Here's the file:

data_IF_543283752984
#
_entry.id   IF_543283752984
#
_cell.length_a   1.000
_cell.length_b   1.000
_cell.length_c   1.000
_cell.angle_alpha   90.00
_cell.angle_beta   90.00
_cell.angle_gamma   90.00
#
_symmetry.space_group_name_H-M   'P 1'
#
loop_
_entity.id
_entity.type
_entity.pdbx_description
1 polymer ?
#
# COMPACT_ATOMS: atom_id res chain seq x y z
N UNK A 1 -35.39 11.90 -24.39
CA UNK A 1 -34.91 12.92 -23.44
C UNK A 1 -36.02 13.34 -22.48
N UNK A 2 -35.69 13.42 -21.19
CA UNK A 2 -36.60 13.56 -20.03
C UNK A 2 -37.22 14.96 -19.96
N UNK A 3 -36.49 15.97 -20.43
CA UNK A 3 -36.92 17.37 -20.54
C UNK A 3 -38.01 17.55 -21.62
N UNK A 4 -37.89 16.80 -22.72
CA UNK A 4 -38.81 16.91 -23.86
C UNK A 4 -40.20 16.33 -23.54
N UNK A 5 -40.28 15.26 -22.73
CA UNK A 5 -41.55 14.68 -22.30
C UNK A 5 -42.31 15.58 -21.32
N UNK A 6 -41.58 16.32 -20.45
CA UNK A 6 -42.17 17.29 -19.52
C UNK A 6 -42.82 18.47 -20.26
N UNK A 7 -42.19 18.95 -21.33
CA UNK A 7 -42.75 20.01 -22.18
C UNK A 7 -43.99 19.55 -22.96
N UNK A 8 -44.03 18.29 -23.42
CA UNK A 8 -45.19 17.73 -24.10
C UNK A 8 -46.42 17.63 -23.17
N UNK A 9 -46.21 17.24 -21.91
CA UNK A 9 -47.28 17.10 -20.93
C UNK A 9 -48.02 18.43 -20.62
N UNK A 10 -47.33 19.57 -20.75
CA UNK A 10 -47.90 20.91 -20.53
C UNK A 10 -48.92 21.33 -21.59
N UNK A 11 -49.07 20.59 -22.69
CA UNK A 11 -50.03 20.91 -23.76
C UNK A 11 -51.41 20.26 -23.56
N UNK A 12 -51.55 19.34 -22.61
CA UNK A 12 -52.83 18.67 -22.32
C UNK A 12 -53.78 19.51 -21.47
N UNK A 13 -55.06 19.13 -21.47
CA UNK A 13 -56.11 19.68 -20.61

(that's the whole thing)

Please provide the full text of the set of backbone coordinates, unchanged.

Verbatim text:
data_IF_543283752984
#
_entry.id   IF_543283752984
#
_cell.length_a   1.000
_cell.length_b   1.000
_cell.length_c   1.000
_cell.angle_alpha   90.00
_cell.angle_beta   90.00
_cell.angle_gamma   90.00
#
_symmetry.space_group_name_H-M   'P 1'
#
loop_
_entity.id
_entity.type
_entity.pdbx_description
1 polymer ?
#
# COMPACT_ATOMS: atom_id res chain seq x y z
N UNK A 1 -35.39 11.90 -24.39
CA UNK A 1 -34.91 12.92 -23.44
C UNK A 1 -36.02 13.34 -22.48
N UNK A 2 -35.69 13.42 -21.19
CA UNK A 2 -36.60 13.56 -20.03
C UNK A 2 -37.22 14.96 -19.96
N UNK A 3 -36.49 15.97 -20.43
CA UNK A 3 -36.92 17.37 -20.54
C UNK A 3 -38.01 17.55 -21.62
N UNK A 4 -37.89 16.80 -22.72
CA UNK A 4 -38.81 16.91 -23.86
C UNK A 4 -40.20 16.33 -23.54
N UNK A 5 -40.28 15.26 -22.73
CA UNK A 5 -41.55 14.68 -22.30
C UNK A 5 -42.31 15.58 -21.32
N UNK A 6 -41.58 16.32 -20.45
CA UNK A 6 -42.17 17.29 -19.52
C UNK A 6 -42.82 18.47 -20.26
N UNK A 7 -42.19 18.95 -21.33
CA UNK A 7 -42.75 20.01 -22.18
C UNK A 7 -43.99 19.55 -22.96
N UNK A 8 -44.03 18.29 -23.42
CA UNK A 8 -45.19 17.73 -24.10
C UNK A 8 -46.42 17.63 -23.17
N UNK A 9 -46.21 17.24 -21.91
CA UNK A 9 -47.28 17.10 -20.93
C UNK A 9 -48.02 18.43 -20.62
N UNK A 10 -47.33 19.57 -20.75
CA UNK A 10 -47.90 20.91 -20.53
C UNK A 10 -48.92 21.33 -21.59
N UNK A 11 -49.07 20.59 -22.69
CA UNK A 11 -50.03 20.91 -23.76
C UNK A 11 -51.41 20.26 -23.56
N UNK A 12 -51.55 19.34 -22.61
CA UNK A 12 -52.83 18.67 -22.32
C UNK A 12 -53.78 19.51 -21.47
N UNK A 13 -55.06 19.13 -21.47
CA UNK A 13 -56.11 19.68 -20.61